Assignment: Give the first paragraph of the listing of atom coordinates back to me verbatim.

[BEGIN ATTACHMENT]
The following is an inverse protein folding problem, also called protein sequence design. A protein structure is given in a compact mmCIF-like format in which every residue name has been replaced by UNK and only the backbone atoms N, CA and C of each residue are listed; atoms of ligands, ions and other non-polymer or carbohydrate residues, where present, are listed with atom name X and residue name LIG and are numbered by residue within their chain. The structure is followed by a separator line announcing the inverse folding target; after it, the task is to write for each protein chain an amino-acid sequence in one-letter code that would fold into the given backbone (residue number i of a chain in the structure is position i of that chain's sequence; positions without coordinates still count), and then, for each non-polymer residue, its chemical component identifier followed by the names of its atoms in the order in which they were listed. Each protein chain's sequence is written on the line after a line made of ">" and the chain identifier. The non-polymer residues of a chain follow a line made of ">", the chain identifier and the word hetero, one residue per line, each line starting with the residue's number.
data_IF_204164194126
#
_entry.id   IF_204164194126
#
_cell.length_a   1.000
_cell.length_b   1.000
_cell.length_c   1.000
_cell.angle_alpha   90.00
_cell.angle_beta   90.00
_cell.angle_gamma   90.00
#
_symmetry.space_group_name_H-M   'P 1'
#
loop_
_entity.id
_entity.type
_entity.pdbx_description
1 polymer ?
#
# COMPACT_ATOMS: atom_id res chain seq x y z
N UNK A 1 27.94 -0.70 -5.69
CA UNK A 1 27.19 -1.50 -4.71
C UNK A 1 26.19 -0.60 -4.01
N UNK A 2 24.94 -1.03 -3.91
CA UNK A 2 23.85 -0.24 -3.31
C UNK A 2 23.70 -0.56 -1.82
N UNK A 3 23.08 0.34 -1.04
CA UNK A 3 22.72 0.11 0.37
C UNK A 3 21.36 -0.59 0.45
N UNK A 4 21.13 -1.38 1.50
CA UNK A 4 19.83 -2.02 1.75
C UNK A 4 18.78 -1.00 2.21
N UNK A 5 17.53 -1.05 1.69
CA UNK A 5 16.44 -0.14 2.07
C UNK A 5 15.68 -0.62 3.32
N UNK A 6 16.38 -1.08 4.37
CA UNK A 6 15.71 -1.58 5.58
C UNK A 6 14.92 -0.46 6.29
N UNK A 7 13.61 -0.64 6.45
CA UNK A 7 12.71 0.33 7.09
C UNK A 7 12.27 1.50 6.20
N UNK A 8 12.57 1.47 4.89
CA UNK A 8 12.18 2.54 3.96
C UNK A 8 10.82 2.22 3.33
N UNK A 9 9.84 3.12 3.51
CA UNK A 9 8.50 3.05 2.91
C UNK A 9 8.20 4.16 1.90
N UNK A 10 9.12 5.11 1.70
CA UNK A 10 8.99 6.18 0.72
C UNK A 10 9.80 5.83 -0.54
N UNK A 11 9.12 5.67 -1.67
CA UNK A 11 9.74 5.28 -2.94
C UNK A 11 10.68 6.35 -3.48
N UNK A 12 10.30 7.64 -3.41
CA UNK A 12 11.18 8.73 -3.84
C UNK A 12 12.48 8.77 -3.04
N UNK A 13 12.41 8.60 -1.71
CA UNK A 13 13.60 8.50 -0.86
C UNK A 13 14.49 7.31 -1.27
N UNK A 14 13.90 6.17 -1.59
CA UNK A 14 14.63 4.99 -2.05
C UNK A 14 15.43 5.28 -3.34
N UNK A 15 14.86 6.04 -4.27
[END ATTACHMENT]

The following is an inverse protein folding problem, also called protein sequence design. A protein structure is given in a compact mmCIF-like format in which every residue name has been replaced by UNK and only the backbone atoms N, CA and C of each residue are listed; atoms of ligands, ions and other non-polymer or carbohydrate residues, where present, are listed with atom name X and residue name LIG and are numbered by residue within their chain. The structure is followed by a separator line announcing the inverse folding target; after it, the task is to write for each protein chain an amino-acid sequence in one-letter code that would fold into the given backbone (residue number i of a chain in the structure is position i of that chain's sequence; positions without coordinates still count), and then, for each non-polymer residue, its chemical component identifier followed by the names of its atoms in the order in which they were listed. Each protein chain's sequence is written on the line after a line made of ">" and the chain identifier. The non-polymer residues of a chain follow a line made of ">", the chain identifier and the word hetero, one residue per line, each line starting with the residue's number.